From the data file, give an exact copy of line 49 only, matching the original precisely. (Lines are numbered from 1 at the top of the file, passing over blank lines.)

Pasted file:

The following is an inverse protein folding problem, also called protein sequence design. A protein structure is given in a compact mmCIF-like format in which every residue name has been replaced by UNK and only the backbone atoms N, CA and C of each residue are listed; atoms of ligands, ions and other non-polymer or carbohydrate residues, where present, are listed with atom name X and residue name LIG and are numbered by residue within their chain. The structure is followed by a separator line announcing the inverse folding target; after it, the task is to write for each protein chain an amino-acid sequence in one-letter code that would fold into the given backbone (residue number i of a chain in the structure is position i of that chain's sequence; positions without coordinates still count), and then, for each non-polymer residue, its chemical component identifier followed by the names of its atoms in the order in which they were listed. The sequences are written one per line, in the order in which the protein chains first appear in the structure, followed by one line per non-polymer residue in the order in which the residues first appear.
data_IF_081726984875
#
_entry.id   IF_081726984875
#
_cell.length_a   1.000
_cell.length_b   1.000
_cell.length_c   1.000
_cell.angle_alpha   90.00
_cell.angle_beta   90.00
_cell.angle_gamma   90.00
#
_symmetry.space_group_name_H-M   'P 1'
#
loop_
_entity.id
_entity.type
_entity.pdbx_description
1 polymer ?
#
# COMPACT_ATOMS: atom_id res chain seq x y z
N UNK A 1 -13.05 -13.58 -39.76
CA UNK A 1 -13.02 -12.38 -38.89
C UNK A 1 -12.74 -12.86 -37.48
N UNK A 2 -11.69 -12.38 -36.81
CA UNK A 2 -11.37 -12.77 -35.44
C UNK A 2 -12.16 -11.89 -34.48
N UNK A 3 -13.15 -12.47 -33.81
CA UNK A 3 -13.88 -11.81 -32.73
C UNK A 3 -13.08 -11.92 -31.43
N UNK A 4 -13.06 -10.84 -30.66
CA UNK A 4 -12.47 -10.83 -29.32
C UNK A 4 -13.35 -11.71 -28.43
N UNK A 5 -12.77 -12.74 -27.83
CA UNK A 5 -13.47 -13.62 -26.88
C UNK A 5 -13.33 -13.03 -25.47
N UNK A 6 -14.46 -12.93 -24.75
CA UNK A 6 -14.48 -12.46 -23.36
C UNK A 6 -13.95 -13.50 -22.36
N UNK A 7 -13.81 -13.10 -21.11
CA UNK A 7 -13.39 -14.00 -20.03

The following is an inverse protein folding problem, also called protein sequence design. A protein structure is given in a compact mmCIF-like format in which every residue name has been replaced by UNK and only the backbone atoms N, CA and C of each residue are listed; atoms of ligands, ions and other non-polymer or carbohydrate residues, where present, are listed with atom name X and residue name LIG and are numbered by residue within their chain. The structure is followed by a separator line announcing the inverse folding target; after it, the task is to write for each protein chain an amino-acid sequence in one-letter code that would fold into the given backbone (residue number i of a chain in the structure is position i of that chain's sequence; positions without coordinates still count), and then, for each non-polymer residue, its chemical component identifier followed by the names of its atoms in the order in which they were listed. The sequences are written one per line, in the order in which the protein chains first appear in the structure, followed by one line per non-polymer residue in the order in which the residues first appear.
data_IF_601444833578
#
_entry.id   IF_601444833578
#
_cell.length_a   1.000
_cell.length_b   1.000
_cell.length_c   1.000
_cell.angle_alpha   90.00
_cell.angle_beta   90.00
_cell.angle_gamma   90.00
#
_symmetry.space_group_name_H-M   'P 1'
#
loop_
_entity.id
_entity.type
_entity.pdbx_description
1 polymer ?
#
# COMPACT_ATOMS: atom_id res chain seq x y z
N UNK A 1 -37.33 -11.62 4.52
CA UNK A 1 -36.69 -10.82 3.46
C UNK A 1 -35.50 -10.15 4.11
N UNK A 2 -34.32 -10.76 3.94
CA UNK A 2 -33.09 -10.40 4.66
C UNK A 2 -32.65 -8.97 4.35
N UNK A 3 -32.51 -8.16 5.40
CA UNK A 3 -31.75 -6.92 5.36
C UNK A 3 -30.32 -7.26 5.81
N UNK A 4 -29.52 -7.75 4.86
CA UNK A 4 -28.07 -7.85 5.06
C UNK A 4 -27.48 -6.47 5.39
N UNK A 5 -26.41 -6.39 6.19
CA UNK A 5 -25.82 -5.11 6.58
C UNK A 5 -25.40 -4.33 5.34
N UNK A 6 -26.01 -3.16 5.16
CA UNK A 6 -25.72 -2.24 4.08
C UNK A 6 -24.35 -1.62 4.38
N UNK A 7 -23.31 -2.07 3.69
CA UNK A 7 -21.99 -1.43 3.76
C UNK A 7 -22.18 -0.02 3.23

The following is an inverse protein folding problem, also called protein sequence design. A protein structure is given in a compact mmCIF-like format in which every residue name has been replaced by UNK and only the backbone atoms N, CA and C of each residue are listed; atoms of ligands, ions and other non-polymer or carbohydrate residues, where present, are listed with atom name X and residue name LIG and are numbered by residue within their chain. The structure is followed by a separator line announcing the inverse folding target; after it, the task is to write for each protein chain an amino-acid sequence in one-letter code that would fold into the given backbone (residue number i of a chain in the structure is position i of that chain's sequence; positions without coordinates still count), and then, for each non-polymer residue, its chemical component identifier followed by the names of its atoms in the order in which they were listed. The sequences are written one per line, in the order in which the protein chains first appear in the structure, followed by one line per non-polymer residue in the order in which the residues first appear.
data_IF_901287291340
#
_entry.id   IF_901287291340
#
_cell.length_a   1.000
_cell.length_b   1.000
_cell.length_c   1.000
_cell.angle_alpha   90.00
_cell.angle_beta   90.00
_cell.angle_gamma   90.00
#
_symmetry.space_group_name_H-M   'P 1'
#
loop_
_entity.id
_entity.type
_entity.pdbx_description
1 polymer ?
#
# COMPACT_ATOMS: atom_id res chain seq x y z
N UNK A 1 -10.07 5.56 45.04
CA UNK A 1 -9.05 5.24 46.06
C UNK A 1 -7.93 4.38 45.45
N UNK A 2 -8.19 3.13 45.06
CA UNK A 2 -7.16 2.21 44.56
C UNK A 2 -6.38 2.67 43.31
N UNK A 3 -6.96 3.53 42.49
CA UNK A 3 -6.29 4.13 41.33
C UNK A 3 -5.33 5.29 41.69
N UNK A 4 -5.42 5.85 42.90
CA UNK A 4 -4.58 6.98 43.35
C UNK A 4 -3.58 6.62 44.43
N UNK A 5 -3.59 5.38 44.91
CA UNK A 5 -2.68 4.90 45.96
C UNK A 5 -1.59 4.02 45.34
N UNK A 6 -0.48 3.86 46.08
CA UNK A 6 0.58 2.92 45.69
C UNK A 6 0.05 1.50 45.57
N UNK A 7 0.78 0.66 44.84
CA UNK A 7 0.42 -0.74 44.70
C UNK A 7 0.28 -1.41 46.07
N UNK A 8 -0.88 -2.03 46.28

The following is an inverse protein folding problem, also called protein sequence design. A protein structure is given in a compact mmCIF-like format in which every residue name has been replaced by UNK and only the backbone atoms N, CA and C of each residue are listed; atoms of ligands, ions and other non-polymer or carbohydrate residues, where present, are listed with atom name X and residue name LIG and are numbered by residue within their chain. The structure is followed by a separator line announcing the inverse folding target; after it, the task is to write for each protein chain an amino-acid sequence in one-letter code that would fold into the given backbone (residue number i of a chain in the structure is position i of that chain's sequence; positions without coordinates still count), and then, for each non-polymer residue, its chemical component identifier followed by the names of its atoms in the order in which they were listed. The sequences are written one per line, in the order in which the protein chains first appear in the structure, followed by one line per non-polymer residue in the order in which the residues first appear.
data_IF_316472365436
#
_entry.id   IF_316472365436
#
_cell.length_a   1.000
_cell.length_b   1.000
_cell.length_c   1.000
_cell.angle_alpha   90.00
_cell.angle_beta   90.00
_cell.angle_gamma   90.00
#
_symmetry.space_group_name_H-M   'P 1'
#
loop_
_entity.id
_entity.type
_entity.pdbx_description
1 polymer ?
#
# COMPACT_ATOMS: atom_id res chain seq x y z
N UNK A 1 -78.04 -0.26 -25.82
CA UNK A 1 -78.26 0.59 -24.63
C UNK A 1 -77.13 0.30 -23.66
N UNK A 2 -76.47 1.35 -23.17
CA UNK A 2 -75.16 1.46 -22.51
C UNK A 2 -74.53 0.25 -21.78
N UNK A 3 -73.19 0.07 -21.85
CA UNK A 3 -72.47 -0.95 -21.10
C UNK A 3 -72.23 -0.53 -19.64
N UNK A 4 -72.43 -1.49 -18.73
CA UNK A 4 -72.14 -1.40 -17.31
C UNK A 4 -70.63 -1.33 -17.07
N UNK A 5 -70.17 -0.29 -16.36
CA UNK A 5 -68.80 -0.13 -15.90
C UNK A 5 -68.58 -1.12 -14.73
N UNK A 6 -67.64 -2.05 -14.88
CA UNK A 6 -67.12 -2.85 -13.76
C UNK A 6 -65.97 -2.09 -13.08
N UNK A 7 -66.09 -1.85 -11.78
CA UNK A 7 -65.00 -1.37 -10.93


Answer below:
_cell.length_c   1.000